I encountered the life of Gandhi in my late twenties through the movie and his autobiography. I was astounded by how driven he was toward a purpose few have touched, how he owned almost nothing but the clothes he wore, how he was revered by friends and even political enemies, how he treated both equally with love, and how his conscience and power so threatened the status-quo that someone eventually had to assassinate him.
It made me wonder, How is it that we humans can end up in such different places along the spectrum of human potential? We can lead lives more like Gandhi’s, or lives as ordinary people with ordinary jobs, or even lives of such violence that society may revoke our human status and imprison us as a mere animal in a cage.
From Gandhi’s writings we know that he tried hundreds of practices to elevate his consciousness and guide his life. But it left me wondering, was there a single thing he did, some fundamental habit perhaps, that I might also do?
Then one day I found it. And the moment I did, I almost wish I hadn’t. Because what it means is that we can become Gandhi. If we want to.
The secret to becoming Gandhi is this: Every morning Gandhi began his day by asking his conscience, “What would you have me do?”
Then he would sit there waiting for the answer as long as it would take.
That’s the secret to being Gandhi. That’s it. That’s all.
It’s obvious, if you think about it. We’ve all heard before that we should “follow our conscience”. Is it any wonder that if we were to follow it day after day after day that it might actually lead somewhere?
In the case of one young man who started off quite ordinary, it lead to becoming Gandhi. And the same practice in our own life can take us just as far.
The terrible thing about asking the conscience is that it will answer us. It will answer with relationships to repair, mistakes to correct, conversations and confrontations we’d rather avoid. Ask for guidance and the conscience will respond without regard for your comfort or material prosperity or social standing.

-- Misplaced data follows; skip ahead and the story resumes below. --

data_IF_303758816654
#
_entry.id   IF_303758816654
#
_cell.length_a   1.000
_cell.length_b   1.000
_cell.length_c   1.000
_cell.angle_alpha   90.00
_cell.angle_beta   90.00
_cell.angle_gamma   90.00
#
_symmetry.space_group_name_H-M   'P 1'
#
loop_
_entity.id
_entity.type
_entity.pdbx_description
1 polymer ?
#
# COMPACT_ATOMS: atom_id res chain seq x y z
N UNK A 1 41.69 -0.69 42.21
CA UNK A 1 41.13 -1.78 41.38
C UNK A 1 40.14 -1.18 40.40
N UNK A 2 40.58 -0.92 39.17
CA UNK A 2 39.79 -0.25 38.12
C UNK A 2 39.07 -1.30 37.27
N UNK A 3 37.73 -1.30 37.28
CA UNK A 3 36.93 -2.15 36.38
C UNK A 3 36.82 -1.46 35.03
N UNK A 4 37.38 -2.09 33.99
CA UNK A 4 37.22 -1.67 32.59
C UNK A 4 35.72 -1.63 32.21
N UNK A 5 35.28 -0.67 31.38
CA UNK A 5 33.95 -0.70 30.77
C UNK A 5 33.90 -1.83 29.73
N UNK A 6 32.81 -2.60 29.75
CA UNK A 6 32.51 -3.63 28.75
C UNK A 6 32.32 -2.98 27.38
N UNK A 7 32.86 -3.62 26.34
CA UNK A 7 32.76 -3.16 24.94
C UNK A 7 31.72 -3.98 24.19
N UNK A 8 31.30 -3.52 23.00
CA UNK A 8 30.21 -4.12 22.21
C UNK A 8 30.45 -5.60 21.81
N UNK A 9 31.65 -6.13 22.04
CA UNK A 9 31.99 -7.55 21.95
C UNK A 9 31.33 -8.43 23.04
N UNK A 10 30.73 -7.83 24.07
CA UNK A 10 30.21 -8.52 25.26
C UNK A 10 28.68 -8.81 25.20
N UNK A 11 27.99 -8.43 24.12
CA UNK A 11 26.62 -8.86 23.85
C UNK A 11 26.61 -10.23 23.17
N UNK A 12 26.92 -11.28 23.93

Our conscience, so far as I can tell, isn’t even on our side. It’s on the side of the optimal unfurling of the universe, of the increase and elevation of consciousness. Its allegiance is not to you or even the many but the whole.
That’s why we take care not to consult it too often. That’s why we box it up and bury it and drown it out with noise. We build societies where the conscience is optional, where a well developed ego will get you ahead.
Gandhi stood in such contrast to the rest of humanity because his conscience — not his ego, not society — became the loudest voice in his head.
Once I knew how to become Gandhi I was suddenly faced with a strange new question. Do I actually want to?
Am I ready to be that good? Am I ready to surrender completely to my conscience? Can’t I wait a while and get around to it later? And if I’m not yet ready to be so good as Gandhi what is holding me back?
Though I have not answered this fully, my searching has taken me on the grandest adventures through philosophy, psychology, and spirituality into the most meaningful experiences of my life.